My Story

The chronicle of the journey from infertility, to miscarriage, to finally raising twin girls born in June 2012.

Friday, July 4, 2014

Twin Mom Math

Due to all of the financial investment to get pregnant, K and I kind of came into parenthood limping financially.  Having two babies to provide for hasn't exactly improved our financial situation at all and we're looking at ways to fix this.

The obvious solution is for me to go back to work.  I'm trying to figure out the logistics of getting a job that would actually earn more income than it would cost in day care expenses.  This is fucking hard!  So what I'm going to do is crunch a whole bunch of numbers of various scenarios and let you watch as I try to figure this out.

The given factors -

  • K's work schedule is not a standard week day work schedule.  This can work with us or against us.  His average week allows him to be home 2 week days and 1 half week day, then being at work during the standard working hours about 4 days (two of those being the weekend).
  • My skills are administrative, and due to a long absence from the work force, I'm looking at entry level positions.  
  • We have 2 toddlers that would require some sort of reliable daycare.
  • After taxes, I estimate taking home approximately $.70 of every $1 I earn.
  • I'm having trouble finding any online pricing for local day cares, but what little information I have found indicates that I'd be looking at roughly $7 per hour, per child. 
  • Just to have a number of some sort, I'm going to say that commuting will cost approximately $1,000 a year in gas.
  • Minimum wage in my state is currently $9.32 per hour.
Here we go.

If I got a full time job, standard 9-5 work day, assuming a half hour of travel on each side.  That's 45 hours per week that I am unavailable for child care.  Let's assume that K can be home for 2.5 days a week.  We would need approximately 25 hours of day care.  So 25x2x7 = $350 weekly daycare cost.  350 / 40 work hours = $8.75 dollars per work hour going straight to daycare.  To put $8.75 per hour in my pocket after taxes, my job would have to pay $12.50 per hour.  That's an annual salary of 12.5 x 40 x 50 (work weeks per year) of $25,000.  

So that's the baseline.  To work full time, a job paying an annual salary of $26k, or an hourly wage of $13 per hour (I factored in gas money) would put exactly zero dollars into our bank account.  K and I would never have the same day off, and I would spend approximately 75% of my children's weekly waking hours away from them.

This is only IF we can assume that K's work schedule would allow him to be home for half of the standard work week days.  If his schedule doesn't work out that way for a week or two (like this coming week where he's covering for a sick colleague), day care will cost even more.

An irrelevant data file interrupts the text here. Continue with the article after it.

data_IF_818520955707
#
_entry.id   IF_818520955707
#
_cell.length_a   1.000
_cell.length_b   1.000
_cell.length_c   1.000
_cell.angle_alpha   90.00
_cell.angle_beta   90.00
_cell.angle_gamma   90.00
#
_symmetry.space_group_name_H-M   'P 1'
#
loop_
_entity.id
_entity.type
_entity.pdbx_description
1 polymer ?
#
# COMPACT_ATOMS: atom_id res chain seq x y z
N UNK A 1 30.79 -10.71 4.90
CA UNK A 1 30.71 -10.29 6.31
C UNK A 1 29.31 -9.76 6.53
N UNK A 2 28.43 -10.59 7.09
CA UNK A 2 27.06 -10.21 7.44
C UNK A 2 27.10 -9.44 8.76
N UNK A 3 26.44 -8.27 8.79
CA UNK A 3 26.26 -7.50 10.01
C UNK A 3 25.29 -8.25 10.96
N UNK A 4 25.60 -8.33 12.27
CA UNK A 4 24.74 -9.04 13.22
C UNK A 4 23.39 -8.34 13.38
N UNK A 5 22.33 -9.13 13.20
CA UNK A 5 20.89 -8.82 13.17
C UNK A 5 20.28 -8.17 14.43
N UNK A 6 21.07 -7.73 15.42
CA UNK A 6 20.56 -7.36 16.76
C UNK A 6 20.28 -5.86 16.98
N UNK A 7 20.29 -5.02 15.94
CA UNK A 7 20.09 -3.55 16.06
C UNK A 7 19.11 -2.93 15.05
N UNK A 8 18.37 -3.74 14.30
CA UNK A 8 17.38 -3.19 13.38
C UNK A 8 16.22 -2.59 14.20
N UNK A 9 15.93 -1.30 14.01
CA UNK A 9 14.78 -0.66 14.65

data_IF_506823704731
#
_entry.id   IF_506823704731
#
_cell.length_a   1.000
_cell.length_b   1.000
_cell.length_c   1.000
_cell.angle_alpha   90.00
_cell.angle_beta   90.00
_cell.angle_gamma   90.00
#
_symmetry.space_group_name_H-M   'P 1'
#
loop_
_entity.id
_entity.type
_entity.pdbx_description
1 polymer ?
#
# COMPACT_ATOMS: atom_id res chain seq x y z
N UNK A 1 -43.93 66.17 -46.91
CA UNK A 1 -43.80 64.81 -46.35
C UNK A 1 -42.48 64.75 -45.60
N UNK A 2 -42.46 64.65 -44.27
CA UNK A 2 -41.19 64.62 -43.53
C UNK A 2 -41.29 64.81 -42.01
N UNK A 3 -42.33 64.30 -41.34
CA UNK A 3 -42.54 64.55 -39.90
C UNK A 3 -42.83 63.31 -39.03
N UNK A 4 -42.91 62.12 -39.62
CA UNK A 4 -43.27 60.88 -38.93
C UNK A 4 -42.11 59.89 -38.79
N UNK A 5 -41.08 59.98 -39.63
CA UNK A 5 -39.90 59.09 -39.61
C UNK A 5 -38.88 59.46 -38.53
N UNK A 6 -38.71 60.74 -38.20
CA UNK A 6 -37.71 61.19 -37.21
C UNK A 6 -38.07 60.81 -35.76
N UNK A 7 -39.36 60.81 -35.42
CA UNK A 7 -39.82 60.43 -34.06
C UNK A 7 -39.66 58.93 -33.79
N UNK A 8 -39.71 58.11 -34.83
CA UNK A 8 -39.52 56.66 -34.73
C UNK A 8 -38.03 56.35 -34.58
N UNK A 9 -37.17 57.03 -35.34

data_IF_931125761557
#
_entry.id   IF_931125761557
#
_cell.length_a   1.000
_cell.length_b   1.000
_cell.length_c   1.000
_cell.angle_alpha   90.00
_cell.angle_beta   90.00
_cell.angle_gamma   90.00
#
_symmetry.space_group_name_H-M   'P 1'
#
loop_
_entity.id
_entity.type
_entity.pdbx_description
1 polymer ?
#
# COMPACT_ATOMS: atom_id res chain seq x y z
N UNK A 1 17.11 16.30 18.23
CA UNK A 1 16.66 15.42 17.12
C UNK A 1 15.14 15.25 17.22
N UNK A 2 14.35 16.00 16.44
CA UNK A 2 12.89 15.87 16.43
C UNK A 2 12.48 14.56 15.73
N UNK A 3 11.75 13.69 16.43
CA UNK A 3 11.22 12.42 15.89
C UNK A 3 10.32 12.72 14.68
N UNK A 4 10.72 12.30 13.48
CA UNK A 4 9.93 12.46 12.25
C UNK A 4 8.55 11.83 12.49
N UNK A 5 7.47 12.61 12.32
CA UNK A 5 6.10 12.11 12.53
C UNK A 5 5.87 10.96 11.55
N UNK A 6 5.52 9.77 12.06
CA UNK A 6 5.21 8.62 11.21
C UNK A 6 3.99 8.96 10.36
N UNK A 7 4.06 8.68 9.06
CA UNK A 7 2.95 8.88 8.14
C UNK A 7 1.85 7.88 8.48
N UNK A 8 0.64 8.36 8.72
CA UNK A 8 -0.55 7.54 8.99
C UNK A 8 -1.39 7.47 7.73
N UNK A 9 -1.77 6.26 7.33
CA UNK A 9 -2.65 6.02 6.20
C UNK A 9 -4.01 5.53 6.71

That was so depressing that I was forced to tidy up the living room before coming back to crunch more numbers.

Working full time at my employment level just doesn't seem feasible.  Every time I approach the idea of finding some sort of employment, the numbers just bitch slap me back into stay at home submission.

If I found a job offering $20 an hour, we would only actually see $5.25 of that.  Every day away from the job I actually wanted of raising my kids, and the profit would be $42.  And where in this economy is there a job for $20 an hour???

So I'm trying to find something part time that can work around K's schedule.  Something that would allow me to earn SOMETHING without costing us in daycare.  That allows about 15-20 hours a week.  Mostly on K's days off with a few hours here and there of family watching the girls on those odd days when our schedules would overlap.

I've applied for a work at home position.  I checked it out, it's a legit thing.  They require 4-5 hours of work per day, which I could likely do in chunks of time while the girls are sleeping.  2 hours in the afternoon at nap time and then 3 hours a day once K gets home or the girls go to bed at night.  It's a project job, lasting probably about 4-6 months and pays a few cents above minimum wage.  I interviewed a few days ago and was told that they'd like to offer me the position, that my information would be passed on to the client who would contact me regarding the training.  My parents are on stand by to watch the girls for a couple of days of onsite training next week.  But that was Tuesday, it's now a holiday Friday and I haven't heard back regarding the scheduling, so maybe the next level of weeding out candidates has weeded me out and decided not to hire me.  I don't know.  There are currently three adults (myself and my parents) who are keeping their schedules open waiting to find out more.